EDINBURG – For Future Farmers of America and 4-H members Thalia Ochoa and Dante Rodriguez, raising and showing livestock has been in their blood for years.

Ochoa and Rodriguez were just two of about 100 elementary, middle school and high school 4-H and FFA members from Hidalgo County that assembled Friday under the north pavilion at the Edinburg Municipal Park for the annual South Texas Agricultural Roundup.

Ochoa began exhibiting cattle when she was just 6 years old, attending school in the Sharyland school district. Now 13, she is a member of the Sharyland Pioneer FFA and said she’s already gained much experience and is proud of what she has accomplished.

Dressed in cowgirl apparel with colorful designer boots and a polished belt buckle on her waist for the competition, Ochoa’s experience in showmanship is evident. Over the past seven years, she has brought home a number of championships and other awards.

This year she exhibited two breeding goats. One of her goats won first place in the breed championship. In addition, her other goat won first place in its division.

“I really like it a lot; it’s a lot of fun,” Ochoa said. “I do it with my dad, my sister and my mom, so we bond through it. I do pigs, but my main focus is goats.”

She began with goats because her grandfather had goats on his property and she just stuck with that.

“Last year, I won supreme grand champion at this show and then 2016, I won with grand percentage and grand full blood, so I took the whole show in Mercedes,” she added.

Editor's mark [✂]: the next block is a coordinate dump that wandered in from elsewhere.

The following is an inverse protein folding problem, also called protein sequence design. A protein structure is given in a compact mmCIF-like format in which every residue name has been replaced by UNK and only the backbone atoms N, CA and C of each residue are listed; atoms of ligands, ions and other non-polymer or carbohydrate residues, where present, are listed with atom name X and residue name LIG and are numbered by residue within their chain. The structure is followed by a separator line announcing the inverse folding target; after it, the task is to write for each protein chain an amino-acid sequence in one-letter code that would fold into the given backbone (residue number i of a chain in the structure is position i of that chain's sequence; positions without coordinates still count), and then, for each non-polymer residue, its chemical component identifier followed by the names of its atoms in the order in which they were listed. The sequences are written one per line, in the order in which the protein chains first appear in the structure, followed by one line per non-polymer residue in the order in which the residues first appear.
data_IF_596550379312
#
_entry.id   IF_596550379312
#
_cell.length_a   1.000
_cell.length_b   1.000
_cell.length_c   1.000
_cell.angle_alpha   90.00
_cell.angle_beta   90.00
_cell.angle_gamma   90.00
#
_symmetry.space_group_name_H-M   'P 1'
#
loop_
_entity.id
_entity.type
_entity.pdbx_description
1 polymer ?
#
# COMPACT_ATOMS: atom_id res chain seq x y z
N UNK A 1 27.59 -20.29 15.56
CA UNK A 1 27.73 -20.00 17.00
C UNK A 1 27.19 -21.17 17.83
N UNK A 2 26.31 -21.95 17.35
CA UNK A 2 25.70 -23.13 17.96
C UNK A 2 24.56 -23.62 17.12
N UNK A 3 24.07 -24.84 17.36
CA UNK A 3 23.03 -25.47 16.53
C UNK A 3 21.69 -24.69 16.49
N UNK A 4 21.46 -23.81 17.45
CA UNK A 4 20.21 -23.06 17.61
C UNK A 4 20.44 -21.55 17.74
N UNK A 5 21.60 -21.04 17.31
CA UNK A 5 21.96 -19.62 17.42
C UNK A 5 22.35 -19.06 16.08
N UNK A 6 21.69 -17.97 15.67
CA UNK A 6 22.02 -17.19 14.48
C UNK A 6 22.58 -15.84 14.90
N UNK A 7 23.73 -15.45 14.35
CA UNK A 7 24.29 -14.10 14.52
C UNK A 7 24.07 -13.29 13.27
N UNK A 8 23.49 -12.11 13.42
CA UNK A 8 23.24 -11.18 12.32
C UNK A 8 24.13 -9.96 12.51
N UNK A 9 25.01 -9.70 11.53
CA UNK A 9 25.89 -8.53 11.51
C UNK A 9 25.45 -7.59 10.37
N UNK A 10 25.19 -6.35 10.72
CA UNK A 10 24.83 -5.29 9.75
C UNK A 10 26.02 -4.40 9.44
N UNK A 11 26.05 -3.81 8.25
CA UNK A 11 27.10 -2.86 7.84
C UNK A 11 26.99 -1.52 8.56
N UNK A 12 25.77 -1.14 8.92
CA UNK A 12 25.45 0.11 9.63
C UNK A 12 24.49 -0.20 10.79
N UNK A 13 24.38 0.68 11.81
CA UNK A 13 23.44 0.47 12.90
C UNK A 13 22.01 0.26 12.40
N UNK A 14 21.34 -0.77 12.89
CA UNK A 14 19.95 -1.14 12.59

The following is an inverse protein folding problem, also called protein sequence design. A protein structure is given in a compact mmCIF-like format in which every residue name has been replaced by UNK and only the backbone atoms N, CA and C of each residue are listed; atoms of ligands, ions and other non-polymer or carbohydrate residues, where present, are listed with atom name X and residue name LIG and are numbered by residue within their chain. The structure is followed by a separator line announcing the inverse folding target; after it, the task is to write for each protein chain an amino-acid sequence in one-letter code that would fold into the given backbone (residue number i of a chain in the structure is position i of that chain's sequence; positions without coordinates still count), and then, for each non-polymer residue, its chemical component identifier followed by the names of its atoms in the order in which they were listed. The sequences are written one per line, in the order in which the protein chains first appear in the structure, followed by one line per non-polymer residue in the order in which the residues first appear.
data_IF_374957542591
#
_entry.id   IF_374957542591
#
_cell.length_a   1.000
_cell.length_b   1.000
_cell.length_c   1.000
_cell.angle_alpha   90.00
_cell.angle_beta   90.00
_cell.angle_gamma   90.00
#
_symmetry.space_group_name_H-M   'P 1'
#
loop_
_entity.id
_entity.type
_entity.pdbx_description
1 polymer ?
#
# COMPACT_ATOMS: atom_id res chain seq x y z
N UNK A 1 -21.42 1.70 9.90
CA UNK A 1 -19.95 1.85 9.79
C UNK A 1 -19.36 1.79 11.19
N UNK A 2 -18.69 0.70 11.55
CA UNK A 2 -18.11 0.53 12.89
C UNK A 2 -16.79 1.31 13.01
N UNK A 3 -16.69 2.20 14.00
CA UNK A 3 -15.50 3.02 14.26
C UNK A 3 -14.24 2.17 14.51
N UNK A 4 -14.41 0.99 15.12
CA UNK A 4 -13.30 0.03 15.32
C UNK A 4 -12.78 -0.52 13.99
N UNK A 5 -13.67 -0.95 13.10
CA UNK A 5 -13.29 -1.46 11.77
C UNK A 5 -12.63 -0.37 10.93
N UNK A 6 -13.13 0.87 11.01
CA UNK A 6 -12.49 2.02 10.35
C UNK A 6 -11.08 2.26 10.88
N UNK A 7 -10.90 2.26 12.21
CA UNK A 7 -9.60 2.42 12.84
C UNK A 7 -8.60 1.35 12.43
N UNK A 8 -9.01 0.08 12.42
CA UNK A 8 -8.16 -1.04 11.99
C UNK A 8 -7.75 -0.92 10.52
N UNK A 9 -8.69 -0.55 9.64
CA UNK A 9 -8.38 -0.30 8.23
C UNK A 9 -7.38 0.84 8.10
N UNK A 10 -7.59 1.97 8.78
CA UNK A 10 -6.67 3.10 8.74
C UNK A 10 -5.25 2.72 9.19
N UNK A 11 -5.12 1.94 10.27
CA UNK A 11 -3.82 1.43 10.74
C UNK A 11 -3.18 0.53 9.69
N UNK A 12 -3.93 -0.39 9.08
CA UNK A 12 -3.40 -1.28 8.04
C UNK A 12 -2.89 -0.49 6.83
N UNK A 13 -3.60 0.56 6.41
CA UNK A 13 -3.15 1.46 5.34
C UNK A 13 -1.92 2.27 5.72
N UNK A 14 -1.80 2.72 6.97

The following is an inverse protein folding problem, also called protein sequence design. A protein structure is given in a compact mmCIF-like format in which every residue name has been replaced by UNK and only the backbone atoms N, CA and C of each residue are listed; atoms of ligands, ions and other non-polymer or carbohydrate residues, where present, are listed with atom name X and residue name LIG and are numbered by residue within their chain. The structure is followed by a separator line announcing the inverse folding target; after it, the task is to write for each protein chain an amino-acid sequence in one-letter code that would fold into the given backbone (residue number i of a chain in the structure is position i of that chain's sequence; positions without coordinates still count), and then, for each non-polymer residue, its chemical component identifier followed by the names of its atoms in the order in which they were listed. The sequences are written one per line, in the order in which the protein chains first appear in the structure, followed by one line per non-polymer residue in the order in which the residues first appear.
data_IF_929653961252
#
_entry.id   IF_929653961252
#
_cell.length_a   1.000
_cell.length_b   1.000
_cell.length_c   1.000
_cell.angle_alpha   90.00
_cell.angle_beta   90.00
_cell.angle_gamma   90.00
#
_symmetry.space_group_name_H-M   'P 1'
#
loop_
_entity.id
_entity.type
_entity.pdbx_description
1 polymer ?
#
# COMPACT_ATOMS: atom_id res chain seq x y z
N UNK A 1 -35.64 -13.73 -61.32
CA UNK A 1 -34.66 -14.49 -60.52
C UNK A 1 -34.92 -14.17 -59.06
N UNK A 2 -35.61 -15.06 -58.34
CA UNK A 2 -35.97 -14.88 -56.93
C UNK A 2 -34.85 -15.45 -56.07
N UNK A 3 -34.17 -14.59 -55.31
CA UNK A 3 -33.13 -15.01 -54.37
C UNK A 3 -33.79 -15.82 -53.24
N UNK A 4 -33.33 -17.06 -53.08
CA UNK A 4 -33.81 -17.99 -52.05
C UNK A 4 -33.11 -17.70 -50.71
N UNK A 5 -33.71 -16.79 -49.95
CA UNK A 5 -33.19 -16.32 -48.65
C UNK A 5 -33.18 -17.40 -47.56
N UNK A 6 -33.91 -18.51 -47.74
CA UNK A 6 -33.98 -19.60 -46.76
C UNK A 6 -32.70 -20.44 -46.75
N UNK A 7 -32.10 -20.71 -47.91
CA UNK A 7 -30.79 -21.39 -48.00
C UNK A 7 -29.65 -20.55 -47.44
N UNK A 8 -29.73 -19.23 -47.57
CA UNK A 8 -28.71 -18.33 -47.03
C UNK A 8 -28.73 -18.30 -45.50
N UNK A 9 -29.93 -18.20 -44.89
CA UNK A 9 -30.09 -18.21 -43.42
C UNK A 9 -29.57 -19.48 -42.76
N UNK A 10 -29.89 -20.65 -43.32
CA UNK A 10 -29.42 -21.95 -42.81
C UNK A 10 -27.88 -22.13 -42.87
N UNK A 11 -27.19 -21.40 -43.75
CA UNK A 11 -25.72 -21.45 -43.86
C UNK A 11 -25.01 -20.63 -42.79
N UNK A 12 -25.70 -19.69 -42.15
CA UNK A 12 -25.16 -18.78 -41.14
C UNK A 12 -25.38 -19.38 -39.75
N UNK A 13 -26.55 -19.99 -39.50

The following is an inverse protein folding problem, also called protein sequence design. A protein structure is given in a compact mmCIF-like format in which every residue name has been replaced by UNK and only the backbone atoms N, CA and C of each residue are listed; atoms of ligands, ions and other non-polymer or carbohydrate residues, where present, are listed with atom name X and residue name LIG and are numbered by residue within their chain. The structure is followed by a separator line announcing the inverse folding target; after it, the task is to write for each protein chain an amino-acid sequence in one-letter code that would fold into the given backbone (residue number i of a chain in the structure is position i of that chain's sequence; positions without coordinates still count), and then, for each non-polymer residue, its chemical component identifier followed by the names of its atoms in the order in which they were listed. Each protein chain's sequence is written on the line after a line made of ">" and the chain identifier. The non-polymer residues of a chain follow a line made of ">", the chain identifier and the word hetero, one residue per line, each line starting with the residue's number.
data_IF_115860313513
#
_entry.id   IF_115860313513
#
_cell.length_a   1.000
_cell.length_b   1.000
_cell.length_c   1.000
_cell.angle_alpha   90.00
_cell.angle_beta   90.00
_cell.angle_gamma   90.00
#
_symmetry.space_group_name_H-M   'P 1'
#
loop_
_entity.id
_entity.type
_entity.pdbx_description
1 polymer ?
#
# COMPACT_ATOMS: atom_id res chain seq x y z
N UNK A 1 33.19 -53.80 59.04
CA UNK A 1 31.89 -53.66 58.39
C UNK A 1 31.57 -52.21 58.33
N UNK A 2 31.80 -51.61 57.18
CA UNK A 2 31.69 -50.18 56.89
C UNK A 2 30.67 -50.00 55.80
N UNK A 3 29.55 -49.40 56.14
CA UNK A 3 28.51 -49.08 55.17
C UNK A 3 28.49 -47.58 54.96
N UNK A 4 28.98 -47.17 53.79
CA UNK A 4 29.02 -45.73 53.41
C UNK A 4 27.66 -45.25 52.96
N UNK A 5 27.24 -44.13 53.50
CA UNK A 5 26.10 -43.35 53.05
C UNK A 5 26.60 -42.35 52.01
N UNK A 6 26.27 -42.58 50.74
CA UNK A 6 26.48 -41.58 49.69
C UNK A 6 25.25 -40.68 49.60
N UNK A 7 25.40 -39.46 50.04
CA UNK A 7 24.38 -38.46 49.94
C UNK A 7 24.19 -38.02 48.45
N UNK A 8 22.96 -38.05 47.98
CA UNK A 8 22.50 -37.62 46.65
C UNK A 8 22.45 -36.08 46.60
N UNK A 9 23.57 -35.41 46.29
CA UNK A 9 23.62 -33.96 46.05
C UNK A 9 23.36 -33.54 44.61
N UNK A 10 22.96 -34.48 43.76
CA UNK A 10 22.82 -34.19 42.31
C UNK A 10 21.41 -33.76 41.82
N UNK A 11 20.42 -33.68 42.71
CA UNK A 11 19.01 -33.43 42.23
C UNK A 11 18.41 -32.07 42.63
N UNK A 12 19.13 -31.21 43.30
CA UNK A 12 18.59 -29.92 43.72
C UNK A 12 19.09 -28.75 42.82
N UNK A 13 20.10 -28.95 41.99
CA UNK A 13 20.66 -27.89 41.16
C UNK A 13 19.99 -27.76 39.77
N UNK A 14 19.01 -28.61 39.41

The week-long roundup also featured breeding and market cattle from heifers, swine (pigs), rabbits, goats and lambs.

Rodriguez, 11, is also a member of Sharyland FFA and showcased a breeding goat at this year’s roundup, winning breeding goat showmanship.

“This is the first year I had the goats — seven months,” Rodriguez said. “I do pigs sometimes, and lambs.”

“It’s fun to do and I get to spend time with animals,” he added.

After the roundup, he will also exhibit his animals at the Rio Grande Valley Livestock Show.

Jim Missildine, originally from Marion, Texas, was a judge for the breeding goats and has 45 years of agricultural experience under his belt. He was an agricultural science teacher for 29 years and has taught selection and evaluation of livestock at Texas State University for the past eight years.

“In the breeding goats, the number one factor is structure, how they walk on their feet, how their shoulders, back legs, and hips are all made,” Missildine said, referring to what judges look for. “Then, after structure, volume and capacity, then after that, it’s how much muscle they have. Then we look at their utter and valve, whether or not they’ll be reproductive. We look at if they have enough femininity and then how do they balance.”

The South Texas Agricultural Roundup wraps up Saturday with a premium auction starting at 8 a.m. at the Pharr Events Center.

South Texas Agricultural Roundup is a nonprofit organization that provides youth an opportunity to learn and develop life skills through the extracurricular activities such as 4-H and FFA programs.